Electric vehicles: they're building them, but are you buying?
- June 3, 2003
Electric vehicles (EV) have improved considerably since they first hit the market. New and improved models were on display at the auto shows in Detroit in January and in Toronto in February.
Many electric cars feature slick, beautiful designs (e.g. the Fisker Karma) and speedier charging batteries that last longer and help cars go farther.
Proponents of these vehicles point to the benefits of annual fuel cost savings, reduced maintenance costs and zero emissions.
And yet sales of electric cars have been sluggish and industry pundits predict sales will remain low for the next decade. As Toyota’s vice chairman and development chief Takeshi Uchiyamada stated last September, “the current capabilities of electric vehicles do not meet society’s needs, whether it’s the distance cars can run, or the costs, or how long it takes to charge.”
Toyota slashed its plans for the sale of its eQ electric vehicle, which had been expected to be a mass-market EV, to just 100 in Japan and the US from previous forecasts of several thousands.
Auomotive OEMs are trying to address the issues: Hyundai announced last fall its plan to roll out its first production fuel-cell EV. Fuel cells convert hydrogen and oxygen into water to generate power to drive the electric motor. Fuel cells reportedly run five times longer than battery electric cars on a single power-up and it take just minutes to fill a tank with hydrogen compared to the up to eight hours it can take to recharge a battery. Sounds great, but it’s also expensive. It’s estimated the EV equipped with this technology would cost approximately $88,000. Even if Toyota could halve the cost, which it said it was aiming to do, the base model would still start at $44,000.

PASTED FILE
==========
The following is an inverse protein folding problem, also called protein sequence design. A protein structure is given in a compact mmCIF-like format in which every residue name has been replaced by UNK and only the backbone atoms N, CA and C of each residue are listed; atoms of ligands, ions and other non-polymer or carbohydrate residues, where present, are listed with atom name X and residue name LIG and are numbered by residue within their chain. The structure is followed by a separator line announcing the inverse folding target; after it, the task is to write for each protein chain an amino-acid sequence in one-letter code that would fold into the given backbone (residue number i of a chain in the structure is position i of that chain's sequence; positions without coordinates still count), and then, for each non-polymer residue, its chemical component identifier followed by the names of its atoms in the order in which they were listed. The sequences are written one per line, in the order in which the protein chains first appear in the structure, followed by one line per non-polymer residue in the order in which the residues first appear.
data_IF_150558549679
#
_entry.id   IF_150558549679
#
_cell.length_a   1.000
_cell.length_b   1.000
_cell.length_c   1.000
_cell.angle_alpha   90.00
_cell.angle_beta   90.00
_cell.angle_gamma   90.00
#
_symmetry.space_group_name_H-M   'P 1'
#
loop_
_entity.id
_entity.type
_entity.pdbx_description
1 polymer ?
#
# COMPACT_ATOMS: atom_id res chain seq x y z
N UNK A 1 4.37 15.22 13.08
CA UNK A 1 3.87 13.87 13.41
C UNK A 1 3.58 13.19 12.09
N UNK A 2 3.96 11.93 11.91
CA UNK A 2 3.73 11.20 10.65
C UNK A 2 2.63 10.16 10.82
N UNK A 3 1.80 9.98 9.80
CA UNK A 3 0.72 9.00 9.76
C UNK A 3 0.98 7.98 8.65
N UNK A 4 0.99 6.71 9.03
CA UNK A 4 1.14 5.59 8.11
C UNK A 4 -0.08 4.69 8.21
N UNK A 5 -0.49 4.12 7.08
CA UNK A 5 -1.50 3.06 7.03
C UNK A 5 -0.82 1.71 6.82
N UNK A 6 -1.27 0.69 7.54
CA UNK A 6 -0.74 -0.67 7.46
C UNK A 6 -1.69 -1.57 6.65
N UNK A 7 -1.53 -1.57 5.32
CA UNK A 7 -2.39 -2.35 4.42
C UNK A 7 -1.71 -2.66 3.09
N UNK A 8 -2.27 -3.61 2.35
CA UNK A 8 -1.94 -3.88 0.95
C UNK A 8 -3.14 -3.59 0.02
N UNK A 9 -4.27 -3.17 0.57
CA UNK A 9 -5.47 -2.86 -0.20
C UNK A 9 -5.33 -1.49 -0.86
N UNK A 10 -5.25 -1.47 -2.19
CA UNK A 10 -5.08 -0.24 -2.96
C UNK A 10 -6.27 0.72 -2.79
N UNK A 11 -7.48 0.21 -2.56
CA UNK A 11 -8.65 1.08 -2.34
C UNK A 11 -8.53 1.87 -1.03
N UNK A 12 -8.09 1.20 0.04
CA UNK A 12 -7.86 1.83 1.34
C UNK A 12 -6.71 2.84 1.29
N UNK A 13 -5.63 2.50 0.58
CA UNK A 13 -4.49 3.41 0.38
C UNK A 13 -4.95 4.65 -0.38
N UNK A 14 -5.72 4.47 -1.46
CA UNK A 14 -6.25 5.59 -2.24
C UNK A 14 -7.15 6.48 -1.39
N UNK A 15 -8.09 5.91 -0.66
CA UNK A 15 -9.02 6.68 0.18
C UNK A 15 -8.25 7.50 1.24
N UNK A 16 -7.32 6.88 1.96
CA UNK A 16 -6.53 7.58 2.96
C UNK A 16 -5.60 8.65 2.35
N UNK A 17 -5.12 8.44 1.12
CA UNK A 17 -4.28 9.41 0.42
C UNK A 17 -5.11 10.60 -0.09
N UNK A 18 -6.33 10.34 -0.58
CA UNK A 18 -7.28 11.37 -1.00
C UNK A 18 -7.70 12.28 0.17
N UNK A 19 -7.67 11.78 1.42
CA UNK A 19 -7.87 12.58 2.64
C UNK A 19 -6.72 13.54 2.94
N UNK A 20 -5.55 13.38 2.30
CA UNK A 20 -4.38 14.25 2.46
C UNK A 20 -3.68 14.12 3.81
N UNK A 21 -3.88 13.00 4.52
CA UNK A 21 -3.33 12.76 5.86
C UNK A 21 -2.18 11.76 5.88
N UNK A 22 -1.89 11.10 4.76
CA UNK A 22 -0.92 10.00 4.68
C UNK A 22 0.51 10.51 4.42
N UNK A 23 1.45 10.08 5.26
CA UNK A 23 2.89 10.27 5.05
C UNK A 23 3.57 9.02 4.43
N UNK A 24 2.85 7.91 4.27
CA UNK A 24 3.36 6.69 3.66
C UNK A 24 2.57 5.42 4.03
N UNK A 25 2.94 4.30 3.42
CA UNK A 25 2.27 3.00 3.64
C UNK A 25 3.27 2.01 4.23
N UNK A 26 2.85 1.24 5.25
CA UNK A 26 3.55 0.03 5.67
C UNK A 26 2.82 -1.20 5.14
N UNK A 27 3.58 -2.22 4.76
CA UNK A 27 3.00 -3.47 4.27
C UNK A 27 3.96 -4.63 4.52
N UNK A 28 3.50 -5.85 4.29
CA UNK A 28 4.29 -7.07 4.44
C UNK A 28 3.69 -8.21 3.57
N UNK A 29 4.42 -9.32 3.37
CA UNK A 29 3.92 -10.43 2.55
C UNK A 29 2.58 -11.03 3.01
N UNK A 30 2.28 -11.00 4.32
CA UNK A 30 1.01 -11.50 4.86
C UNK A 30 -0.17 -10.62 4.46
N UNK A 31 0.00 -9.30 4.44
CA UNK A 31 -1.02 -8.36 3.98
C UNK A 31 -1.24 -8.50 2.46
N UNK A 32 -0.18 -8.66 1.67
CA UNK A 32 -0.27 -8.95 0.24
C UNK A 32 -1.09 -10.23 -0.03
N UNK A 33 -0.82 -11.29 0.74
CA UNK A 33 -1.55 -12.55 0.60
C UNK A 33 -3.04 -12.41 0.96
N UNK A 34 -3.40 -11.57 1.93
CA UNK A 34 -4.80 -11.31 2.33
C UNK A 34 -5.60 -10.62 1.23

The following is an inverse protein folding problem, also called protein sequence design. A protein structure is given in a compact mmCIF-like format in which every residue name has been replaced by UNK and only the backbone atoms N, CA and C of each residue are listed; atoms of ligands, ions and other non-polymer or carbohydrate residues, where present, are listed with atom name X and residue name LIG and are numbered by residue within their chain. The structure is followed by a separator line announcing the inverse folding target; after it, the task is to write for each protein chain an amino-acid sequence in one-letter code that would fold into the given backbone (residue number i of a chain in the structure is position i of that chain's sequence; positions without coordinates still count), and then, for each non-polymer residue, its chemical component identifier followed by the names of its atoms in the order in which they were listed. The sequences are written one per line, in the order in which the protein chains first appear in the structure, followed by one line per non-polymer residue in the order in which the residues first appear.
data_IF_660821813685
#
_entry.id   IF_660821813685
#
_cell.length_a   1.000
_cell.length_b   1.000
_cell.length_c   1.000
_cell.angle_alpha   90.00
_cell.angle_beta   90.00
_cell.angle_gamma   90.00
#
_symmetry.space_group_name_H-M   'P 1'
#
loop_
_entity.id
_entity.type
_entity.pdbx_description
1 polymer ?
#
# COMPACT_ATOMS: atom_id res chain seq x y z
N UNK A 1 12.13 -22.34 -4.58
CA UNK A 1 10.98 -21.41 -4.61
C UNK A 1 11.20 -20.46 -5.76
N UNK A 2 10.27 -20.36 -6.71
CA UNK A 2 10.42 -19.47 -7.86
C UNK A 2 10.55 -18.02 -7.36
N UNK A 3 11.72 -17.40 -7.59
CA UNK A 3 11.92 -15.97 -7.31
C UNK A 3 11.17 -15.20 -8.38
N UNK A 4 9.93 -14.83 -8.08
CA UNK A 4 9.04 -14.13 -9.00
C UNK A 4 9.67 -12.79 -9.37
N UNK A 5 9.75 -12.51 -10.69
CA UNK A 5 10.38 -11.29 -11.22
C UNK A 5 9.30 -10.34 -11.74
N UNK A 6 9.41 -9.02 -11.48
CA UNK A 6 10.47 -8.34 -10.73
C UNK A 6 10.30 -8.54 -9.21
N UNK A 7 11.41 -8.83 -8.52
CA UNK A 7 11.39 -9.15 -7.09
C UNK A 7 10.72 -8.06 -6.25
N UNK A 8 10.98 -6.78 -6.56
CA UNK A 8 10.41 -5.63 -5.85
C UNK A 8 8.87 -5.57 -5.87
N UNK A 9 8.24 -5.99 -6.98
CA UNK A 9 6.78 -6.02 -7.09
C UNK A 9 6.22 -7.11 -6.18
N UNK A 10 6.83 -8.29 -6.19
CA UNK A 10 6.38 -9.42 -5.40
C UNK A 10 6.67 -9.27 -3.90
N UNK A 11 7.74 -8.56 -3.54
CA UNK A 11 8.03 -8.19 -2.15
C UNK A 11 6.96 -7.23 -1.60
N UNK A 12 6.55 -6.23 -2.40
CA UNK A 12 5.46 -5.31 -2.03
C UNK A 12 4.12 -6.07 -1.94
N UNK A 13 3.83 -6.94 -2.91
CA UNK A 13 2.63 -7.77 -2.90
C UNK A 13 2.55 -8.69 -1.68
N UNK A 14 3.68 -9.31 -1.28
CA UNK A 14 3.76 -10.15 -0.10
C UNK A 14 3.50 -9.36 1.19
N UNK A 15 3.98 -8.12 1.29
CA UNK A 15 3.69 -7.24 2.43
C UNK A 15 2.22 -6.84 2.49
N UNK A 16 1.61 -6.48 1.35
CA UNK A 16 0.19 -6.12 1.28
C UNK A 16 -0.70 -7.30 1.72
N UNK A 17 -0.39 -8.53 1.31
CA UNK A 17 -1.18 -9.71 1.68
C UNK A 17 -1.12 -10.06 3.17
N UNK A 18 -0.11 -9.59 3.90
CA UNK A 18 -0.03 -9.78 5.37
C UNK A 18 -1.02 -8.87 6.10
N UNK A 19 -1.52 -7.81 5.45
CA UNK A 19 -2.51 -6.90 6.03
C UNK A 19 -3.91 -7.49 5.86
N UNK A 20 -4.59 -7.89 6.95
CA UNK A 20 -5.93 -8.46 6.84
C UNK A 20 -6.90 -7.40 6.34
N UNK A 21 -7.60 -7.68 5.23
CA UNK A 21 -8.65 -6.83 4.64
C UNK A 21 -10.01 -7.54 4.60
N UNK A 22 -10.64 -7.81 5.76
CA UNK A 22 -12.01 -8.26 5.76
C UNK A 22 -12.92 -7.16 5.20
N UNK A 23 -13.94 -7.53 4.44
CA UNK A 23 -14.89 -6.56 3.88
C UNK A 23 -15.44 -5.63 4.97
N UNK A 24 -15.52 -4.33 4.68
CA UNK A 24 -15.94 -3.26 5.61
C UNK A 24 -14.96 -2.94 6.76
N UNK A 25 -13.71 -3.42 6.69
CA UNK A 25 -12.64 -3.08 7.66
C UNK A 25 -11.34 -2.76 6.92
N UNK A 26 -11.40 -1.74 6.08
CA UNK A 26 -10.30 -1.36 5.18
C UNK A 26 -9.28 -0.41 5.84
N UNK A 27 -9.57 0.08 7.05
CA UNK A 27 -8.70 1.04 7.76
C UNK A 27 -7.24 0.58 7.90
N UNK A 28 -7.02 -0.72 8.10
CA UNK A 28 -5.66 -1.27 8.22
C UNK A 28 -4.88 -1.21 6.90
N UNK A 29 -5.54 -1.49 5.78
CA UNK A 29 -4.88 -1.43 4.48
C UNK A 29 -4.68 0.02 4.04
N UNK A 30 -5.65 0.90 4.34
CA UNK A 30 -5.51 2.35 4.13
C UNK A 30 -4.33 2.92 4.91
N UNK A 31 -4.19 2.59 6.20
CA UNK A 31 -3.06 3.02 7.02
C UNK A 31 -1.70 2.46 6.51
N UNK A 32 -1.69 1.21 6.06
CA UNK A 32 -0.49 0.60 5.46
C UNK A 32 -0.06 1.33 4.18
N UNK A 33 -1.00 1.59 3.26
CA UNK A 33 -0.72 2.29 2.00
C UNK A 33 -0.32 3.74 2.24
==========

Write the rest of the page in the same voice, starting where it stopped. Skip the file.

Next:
Cost is an obvious deterrent for many, particularly when comparable gasoline-fueled models are anywhere from 10 to 30 per cent less to purchase than their EV counterparts.
Even if EV manufacturers could overcome all the obstacles stymieing current growth, the current electricity infrastructure likely could not support the added energy requirements from millions of EVs on the road. The infrastructure could expand, but the cost to do this would also drive up the cost of operating an EV and the cost of electricity.
EVs are a great idea and one of the best shorter-term automotive options we have to improve our environment. Yet if EVs are to become the car of choice for consumers, automotive OEMs will have to overcome the challenges. SMT
Mary Scianna, Editor, Shop Metalworking Technology Magazine